Word-of-mouth growth and audacious goals

Ashley and Hedy credit much of their success thus far to their commitment to in-person events and word-of-mouth growth. Hedy says, “The LA pop-up scene has really benefited us. There are a lot of pop-ups that celebrate Asian American culture, and we’ve discovered a lot of customers through that.” Their pop-up presence has gone hand-in-hand with their DTC growth. Hedy explains, “We’ve gone from selling $10 a month to selling hundreds and hundreds of jars [DTC]. We’ve been so grateful to people sharing [Rooted Fare] with their circles. Word of mouth has been huge for us, and we still primarily grow that way. When we go to these pop-ups, people will say, ‘Oh my god, I had this at my friend’s dinner party.’ Or, ‘I’m so excited to try this because I saw my friend post about it.’ The spirit of sharing and people genuinely loving the product has been amazing.”

In terms of retail, Rooted Fare has found success stocking their products in specialty boutiques and grocers for now but has its sights set on much larger waters. Hedy says, “Our big audacious goal is to be in every American’s pantry in the same way that Jiff and Justins are…We chose spread as a format because it’s so versatile and you can put it on everything. Taking a flavor that you can only have in a specific dessert and turning it into an everyday product — I think that’s pretty revolutionary.”

The challenges of entrepreneurship

For Ashley, the greatest challenge in running Rooted Fare is managing inventory. She says, “We get our black sesame overseas, so coordinating when to order [is challenging.] We’re always like, ‘We’re on our last box. What do we do?’ It has always worked out, but it’s something we want to get better at. As we’re getting more and more customers and retailers, I’ve realized, ‘Okay, we need to get this tuned up.’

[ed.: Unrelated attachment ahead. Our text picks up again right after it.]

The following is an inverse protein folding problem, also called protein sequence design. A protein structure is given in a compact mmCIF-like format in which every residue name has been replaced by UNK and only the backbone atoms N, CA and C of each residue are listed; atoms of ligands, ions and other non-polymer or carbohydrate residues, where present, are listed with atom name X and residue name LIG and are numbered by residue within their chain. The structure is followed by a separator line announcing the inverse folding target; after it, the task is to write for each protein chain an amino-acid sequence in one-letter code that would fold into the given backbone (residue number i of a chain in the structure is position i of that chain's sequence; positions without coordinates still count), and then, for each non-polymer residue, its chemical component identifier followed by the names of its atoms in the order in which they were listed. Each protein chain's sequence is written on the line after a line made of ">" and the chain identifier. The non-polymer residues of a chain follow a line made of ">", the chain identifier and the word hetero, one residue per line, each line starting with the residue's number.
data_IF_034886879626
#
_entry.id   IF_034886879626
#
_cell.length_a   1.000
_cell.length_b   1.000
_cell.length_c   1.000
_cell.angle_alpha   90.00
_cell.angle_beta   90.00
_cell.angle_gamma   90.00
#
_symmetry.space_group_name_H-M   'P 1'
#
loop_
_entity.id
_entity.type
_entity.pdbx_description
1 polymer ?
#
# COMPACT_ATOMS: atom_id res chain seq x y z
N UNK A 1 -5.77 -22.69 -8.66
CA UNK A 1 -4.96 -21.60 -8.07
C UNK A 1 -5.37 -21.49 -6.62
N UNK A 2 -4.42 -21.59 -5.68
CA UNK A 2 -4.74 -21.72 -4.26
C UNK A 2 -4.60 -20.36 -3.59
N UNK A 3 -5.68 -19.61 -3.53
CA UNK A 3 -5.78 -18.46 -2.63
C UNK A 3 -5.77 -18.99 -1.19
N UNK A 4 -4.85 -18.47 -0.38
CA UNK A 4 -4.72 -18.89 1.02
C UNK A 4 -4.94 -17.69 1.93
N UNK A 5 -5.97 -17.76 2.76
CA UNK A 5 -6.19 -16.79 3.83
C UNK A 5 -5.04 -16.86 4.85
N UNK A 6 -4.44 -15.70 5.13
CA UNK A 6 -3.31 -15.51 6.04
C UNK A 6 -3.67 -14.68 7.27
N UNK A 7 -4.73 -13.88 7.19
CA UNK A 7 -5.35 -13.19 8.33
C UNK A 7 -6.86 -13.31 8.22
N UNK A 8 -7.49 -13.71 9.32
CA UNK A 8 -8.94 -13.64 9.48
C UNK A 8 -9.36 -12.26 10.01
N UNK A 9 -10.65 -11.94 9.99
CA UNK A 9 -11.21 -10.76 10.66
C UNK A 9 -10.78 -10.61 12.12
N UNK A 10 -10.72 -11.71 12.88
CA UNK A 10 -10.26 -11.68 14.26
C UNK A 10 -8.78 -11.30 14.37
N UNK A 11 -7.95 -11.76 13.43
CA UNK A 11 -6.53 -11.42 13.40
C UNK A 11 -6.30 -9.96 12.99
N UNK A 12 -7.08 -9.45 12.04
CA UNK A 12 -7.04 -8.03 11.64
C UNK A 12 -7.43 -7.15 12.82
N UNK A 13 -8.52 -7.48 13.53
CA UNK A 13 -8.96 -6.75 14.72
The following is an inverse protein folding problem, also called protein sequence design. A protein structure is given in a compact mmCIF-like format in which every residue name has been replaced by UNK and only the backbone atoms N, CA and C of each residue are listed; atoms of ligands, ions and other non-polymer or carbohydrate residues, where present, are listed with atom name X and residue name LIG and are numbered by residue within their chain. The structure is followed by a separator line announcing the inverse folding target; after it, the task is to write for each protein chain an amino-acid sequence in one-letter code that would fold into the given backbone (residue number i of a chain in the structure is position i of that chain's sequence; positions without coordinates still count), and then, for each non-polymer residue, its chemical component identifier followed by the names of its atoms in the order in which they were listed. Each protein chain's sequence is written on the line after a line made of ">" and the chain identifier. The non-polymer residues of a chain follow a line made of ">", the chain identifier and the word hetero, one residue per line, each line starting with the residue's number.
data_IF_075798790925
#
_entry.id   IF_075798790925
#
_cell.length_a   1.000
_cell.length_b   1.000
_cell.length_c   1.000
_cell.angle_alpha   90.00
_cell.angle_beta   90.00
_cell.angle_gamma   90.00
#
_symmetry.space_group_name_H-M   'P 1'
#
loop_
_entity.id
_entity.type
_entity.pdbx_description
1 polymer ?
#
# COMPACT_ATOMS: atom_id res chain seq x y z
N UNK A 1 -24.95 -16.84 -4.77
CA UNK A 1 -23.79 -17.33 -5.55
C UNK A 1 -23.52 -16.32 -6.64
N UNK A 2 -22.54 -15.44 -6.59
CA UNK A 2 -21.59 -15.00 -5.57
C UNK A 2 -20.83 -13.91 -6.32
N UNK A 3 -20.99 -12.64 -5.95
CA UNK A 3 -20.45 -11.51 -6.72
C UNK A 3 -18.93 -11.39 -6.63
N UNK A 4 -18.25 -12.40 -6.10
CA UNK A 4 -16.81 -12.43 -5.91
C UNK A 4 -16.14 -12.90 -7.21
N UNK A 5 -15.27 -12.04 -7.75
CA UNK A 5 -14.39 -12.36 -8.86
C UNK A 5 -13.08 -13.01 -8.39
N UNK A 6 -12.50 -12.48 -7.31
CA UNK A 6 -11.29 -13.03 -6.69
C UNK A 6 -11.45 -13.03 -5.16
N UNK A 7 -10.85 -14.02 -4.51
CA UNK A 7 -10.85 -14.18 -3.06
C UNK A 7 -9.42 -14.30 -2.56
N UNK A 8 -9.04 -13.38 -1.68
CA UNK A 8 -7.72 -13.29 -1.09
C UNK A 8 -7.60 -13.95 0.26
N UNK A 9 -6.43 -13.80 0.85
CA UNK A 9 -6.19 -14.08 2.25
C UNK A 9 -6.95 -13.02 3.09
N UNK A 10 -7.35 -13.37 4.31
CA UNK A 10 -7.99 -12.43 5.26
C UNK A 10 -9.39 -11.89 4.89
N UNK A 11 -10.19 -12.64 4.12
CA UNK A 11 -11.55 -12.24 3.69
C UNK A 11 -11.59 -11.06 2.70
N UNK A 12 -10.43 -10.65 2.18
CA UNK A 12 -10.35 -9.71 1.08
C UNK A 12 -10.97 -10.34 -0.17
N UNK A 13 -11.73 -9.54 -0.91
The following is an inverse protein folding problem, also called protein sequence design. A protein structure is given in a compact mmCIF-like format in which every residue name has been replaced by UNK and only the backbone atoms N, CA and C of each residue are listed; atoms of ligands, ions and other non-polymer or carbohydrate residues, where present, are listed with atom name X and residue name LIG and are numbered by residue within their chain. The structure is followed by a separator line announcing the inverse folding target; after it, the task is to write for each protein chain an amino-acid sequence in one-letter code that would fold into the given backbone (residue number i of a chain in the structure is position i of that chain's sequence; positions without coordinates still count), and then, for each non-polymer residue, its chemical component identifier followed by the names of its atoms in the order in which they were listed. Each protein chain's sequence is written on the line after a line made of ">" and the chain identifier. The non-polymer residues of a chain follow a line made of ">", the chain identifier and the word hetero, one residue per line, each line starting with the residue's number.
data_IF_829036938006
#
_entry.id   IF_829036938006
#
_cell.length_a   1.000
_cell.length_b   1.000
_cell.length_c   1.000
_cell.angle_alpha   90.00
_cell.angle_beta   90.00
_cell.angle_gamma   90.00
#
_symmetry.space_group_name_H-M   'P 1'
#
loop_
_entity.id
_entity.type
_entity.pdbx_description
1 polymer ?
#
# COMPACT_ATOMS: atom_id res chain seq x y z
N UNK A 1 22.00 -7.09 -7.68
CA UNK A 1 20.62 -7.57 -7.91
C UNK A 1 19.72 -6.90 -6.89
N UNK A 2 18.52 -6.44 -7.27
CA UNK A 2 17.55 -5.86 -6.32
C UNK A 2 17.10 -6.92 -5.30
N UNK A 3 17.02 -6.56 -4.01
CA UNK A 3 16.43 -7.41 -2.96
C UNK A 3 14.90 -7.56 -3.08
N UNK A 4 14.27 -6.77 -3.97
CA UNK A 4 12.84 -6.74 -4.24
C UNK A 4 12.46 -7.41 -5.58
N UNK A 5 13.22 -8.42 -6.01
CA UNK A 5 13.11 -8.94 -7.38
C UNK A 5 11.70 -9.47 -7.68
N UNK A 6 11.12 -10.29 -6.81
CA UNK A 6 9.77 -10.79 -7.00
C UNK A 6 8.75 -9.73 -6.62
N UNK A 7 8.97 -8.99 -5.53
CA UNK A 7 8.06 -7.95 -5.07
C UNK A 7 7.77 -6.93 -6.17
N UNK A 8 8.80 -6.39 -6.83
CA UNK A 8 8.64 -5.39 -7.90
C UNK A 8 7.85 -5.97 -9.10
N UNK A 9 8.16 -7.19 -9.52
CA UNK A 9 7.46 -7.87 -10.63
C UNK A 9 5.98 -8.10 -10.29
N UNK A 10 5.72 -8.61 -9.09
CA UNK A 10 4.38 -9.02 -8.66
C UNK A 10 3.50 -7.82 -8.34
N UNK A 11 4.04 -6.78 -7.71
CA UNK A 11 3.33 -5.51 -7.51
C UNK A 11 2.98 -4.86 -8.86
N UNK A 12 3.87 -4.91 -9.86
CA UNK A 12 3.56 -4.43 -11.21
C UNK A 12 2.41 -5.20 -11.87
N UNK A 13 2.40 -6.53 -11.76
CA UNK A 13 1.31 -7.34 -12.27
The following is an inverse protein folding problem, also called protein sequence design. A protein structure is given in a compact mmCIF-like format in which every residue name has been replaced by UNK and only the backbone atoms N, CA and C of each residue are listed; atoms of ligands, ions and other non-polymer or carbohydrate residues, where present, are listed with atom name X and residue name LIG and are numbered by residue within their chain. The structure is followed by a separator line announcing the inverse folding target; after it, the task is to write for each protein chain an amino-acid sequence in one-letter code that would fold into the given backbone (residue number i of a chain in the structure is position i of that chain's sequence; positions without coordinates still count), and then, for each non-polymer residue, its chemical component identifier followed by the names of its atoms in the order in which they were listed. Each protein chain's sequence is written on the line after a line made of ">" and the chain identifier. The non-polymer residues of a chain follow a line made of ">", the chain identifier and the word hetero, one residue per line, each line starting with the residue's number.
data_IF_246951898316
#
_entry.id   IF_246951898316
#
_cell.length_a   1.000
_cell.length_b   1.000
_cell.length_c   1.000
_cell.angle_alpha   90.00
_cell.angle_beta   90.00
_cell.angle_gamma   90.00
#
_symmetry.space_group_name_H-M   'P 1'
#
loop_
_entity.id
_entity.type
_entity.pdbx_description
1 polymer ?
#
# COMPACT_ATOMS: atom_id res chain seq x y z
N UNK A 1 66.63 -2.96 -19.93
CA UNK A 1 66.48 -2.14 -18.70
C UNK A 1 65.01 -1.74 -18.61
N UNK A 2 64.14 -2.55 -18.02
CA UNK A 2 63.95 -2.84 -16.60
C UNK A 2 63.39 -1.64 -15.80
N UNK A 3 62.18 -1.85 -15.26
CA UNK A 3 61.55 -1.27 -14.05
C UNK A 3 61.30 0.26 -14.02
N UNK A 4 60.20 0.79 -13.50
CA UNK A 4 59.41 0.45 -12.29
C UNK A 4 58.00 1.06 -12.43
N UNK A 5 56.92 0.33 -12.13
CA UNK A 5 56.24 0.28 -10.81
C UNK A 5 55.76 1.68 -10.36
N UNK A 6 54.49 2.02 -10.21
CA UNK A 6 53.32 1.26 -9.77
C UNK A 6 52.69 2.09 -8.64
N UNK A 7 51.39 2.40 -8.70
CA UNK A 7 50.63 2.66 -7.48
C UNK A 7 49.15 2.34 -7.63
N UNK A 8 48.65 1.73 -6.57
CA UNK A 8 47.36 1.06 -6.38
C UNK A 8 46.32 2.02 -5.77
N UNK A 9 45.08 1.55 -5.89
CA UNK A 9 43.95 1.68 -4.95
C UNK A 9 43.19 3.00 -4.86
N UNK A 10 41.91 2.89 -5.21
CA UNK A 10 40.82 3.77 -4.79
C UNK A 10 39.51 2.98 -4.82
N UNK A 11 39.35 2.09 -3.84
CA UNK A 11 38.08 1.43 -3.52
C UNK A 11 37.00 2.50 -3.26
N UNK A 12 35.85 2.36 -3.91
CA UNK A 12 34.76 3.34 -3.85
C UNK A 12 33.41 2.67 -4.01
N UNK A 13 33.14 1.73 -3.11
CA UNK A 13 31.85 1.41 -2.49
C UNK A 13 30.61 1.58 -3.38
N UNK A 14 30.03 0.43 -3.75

On the marketing side, Hedy has had to navigate challenges around communication. She explains, “In the very beginning — and this is probably something a lot of Asian brands experience — people would say, ‘I don’t get it.’ For people who grew up with black sesame or who have tried it before, it’s an easy sell. But most of the population has probably only had [black sesame] as a garnish, so they don’t know what it tastes like. They are also sometimes turned off by it being black, even though tons of products people love — like Oreos and dark chocolate — are black. The challenge has been to invite people to give [Rooted Fare] a try. Four out of five times people love it, so how do we get more people to try it?”

Despite the challenges, Hedy and Ashley have found great pride in bringing Rooted Fare to consumers. Hedy says, “I received an email a year and a half ago from a woman who said, ‘I have not been able to get this taste since I was a little girl growing up in Hong Kong. Thank you so much for bringing these memories back.’ We’ve had people cry in front of us at pop-ups. And it hits home because we created this out of our desire to connect with [our heritage]. So whenever someone says, ‘I want to share it with my mom.’ Or, ‘This brings me back home,’ I am so proud…We’ve had the opportunity to create something that’s home in a jar for us and for other people. And we knew that if we liked it, other people would like it, too, and thankfully, that has been the case.”